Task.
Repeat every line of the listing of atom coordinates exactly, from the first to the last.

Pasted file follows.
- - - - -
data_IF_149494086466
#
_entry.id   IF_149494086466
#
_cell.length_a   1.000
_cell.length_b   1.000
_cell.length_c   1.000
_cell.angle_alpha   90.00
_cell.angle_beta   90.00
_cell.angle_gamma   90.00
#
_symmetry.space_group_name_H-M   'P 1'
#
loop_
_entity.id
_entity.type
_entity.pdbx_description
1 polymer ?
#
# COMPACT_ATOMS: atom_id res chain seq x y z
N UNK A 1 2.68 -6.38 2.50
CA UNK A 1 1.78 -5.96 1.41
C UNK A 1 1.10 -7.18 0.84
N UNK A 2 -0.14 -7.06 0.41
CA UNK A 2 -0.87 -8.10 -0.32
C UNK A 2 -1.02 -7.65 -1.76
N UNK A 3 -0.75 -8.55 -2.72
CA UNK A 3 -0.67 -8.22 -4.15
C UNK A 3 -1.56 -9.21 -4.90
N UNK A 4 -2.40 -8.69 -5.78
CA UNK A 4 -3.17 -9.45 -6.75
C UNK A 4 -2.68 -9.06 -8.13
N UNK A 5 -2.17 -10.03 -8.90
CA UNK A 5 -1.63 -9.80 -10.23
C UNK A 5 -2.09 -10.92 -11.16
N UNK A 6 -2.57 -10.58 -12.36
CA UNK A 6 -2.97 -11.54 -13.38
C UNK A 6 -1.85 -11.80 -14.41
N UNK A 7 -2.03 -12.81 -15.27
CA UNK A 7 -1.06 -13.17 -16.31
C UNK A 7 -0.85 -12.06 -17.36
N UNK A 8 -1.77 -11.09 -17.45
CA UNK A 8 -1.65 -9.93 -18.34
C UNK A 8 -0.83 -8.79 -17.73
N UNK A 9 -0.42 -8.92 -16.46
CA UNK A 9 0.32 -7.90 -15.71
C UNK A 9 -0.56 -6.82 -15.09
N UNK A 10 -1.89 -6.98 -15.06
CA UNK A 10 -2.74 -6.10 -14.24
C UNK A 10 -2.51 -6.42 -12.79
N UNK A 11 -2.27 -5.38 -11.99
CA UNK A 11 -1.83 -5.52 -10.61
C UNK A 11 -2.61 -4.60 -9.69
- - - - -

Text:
data_IF_149494086466
#
_entry.id   IF_149494086466
#
_cell.length_a   1.000
_cell.length_b   1.000
_cell.length_c   1.000
_cell.angle_alpha   90.00
_cell.angle_beta   90.00
_cell.angle_gamma   90.00
#
_symmetry.space_group_name_H-M   'P 1'
#
loop_
_entity.id
_entity.type
_entity.pdbx_description
1 polymer ?
#
# COMPACT_ATOMS: atom_id res chain seq x y z
N UNK A 1 2.68 -6.38 2.50
CA UNK A 1 1.78 -5.96 1.41
C UNK A 1 1.10 -7.18 0.84
N UNK A 2 -0.14 -7.06 0.41
CA UNK A 2 -0.87 -8.10 -0.32
C UNK A 2 -1.02 -7.65 -1.76
N UNK A 3 -0.75 -8.55 -2.72
CA UNK A 3 -0.67 -8.22 -4.15
C UNK A 3 -1.56 -9.21 -4.90
N UNK A 4 -2.40 -8.69 -5.78
CA UNK A 4 -3.17 -9.45 -6.75
C UNK A 4 -2.68 -9.06 -8.13
N UNK A 5 -2.17 -10.03 -8.90
CA UNK A 5 -1.63 -9.80 -10.23
C UNK A 5 -2.09 -10.92 -11.16
N UNK A 6 -2.57 -10.58 -12.36
CA UNK A 6 -2.97 -11.54 -13.38
C UNK A 6 -1.85 -11.80 -14.41
N UNK A 7 -2.03 -12.81 -15.27
CA UNK A 7 -1.06 -13.17 -16.31
C UNK A 7 -0.85 -12.06 -17.36
N UNK A 8 -1.77 -11.09 -17.45
CA UNK A 8 -1.65 -9.93 -18.34
C UNK A 8 -0.83 -8.79 -17.73
N UNK A 9 -0.42 -8.92 -16.46
CA UNK A 9 0.32 -7.90 -15.71
C UNK A 9 -0.56 -6.82 -15.09
N UNK A 10 -1.89 -6.98 -15.06
CA UNK A 10 -2.74 -6.10 -14.24
C UNK A 10 -2.51 -6.42 -12.79
N UNK A 11 -2.27 -5.38 -11.99
CA UNK A 11 -1.83 -5.52 -10.61
C UNK A 11 -2.61 -4.60 -9.69